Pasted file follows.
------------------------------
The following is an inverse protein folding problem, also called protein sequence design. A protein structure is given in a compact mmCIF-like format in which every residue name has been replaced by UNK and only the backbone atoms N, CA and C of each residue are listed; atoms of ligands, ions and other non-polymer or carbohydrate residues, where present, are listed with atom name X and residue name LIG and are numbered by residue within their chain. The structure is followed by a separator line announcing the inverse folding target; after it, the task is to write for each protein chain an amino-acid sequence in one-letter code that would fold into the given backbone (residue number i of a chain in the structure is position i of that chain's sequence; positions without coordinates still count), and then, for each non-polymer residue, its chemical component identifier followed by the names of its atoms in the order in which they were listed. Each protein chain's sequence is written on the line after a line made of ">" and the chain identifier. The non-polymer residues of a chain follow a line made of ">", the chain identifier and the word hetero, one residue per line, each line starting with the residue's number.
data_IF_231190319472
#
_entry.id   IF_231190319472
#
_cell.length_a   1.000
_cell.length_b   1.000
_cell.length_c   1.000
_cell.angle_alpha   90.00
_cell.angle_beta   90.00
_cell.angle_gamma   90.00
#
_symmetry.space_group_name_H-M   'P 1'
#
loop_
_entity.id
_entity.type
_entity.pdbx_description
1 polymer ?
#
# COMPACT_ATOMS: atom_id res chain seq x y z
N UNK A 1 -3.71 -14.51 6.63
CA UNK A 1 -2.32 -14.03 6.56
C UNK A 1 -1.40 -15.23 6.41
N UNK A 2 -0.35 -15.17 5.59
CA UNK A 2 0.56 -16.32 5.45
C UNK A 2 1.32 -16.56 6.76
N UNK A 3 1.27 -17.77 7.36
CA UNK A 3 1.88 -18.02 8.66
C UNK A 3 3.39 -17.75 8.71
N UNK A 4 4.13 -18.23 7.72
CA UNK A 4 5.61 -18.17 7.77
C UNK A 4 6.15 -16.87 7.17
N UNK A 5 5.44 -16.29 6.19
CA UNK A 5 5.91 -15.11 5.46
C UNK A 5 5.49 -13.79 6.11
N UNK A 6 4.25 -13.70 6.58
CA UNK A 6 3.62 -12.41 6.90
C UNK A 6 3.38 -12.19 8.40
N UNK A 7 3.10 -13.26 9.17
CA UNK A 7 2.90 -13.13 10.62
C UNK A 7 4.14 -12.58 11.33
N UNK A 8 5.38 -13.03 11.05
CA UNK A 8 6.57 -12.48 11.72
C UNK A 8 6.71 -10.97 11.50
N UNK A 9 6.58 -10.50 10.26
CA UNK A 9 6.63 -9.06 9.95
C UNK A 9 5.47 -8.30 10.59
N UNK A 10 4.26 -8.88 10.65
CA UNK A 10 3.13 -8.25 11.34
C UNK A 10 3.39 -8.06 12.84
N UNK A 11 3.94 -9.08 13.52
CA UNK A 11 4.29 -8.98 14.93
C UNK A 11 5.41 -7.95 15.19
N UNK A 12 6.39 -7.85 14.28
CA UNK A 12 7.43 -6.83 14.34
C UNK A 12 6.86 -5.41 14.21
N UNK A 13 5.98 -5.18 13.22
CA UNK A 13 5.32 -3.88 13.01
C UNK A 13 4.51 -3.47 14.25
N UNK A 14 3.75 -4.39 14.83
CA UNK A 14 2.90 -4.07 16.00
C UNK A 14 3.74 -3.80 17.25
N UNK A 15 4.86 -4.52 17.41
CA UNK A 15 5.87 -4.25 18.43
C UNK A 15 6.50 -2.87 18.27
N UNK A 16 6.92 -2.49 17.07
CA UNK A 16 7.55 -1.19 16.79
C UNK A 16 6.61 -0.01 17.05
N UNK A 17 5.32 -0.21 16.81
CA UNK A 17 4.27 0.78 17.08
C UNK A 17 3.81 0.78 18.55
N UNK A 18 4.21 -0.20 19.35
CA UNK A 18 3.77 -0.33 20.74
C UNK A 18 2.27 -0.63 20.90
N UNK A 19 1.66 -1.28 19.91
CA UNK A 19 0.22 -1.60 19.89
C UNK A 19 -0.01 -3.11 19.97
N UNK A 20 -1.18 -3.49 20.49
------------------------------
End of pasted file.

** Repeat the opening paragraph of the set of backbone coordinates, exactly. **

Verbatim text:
The following is an inverse protein folding problem, also called protein sequence design. A protein structure is given in a compact mmCIF-like format in which every residue name has been replaced by UNK and only the backbone atoms N, CA and C of each residue are listed; atoms of ligands, ions and other non-polymer or carbohydrate residues, where present, are listed with atom name X and residue name LIG and are numbered by residue within their chain. The structure is followed by a separator line announcing the inverse folding target; after it, the task is to write for each protein chain an amino-acid sequence in one-letter code that would fold into the given backbone (residue number i of a chain in the structure is position i of that chain's sequence; positions without coordinates still count), and then, for each non-polymer residue, its chemical component identifier followed by the names of its atoms in the order in which they were listed. Each protein chain's sequence is written on the line after a line made of ">" and the chain identifier. The non-polymer residues of a chain follow a line made of ">", the chain identifier and the word hetero, one residue per line, each line starting with the residue's number.